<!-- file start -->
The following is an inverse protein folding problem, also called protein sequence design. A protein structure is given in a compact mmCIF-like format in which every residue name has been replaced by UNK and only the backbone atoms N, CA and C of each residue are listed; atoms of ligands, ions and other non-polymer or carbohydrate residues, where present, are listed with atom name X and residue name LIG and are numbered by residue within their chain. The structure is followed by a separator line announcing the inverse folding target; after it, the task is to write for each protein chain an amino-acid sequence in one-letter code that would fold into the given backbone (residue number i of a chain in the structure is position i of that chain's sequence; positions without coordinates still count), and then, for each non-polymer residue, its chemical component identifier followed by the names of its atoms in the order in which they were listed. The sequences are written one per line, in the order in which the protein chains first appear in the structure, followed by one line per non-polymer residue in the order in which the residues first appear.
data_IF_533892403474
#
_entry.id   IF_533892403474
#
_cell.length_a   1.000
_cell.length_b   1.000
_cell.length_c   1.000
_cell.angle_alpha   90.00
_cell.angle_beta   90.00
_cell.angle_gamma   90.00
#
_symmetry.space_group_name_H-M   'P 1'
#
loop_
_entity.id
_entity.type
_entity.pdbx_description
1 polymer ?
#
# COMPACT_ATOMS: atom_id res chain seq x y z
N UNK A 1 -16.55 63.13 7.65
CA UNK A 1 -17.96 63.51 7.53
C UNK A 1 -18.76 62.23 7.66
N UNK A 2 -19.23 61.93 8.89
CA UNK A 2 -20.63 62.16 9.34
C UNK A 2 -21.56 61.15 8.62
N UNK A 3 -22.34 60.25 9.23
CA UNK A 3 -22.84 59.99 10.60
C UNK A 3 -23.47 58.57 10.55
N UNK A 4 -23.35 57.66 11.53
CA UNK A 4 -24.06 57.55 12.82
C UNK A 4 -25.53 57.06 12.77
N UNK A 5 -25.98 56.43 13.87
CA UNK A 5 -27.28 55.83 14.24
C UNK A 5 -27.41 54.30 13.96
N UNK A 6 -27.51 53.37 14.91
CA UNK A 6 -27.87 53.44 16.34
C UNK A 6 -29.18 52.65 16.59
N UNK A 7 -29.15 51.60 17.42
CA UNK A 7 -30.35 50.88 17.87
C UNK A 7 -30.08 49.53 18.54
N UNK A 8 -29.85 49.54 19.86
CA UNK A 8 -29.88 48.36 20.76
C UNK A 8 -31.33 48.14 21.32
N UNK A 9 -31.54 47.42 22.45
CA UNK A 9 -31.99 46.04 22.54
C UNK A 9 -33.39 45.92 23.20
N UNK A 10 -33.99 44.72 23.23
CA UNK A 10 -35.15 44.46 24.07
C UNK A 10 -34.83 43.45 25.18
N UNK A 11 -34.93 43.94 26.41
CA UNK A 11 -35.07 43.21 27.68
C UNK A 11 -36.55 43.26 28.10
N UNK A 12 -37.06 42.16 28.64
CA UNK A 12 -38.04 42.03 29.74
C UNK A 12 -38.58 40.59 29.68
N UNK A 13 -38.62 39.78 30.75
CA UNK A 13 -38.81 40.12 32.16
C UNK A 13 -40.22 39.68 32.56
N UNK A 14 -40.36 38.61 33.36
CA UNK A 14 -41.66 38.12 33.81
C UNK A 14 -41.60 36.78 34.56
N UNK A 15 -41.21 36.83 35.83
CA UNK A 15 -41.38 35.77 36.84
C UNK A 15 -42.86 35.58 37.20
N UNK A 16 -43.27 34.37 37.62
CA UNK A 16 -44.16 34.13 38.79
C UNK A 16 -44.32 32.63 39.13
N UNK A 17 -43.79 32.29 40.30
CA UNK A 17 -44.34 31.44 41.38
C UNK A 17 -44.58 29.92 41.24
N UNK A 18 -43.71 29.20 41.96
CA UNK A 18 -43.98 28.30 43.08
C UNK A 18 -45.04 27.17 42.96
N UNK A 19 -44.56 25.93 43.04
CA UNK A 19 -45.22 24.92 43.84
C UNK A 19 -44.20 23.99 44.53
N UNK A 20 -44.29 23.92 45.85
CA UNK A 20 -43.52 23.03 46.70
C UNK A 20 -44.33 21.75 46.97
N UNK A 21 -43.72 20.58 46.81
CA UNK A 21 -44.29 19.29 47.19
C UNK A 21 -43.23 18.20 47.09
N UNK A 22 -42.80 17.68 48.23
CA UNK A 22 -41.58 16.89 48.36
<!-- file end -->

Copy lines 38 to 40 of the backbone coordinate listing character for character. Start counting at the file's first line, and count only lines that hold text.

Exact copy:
CA UNK A 6 -27.87 53.44 16.34
C UNK A 6 -29.18 52.65 16.59
N UNK A 7 -29.15 51.60 17.42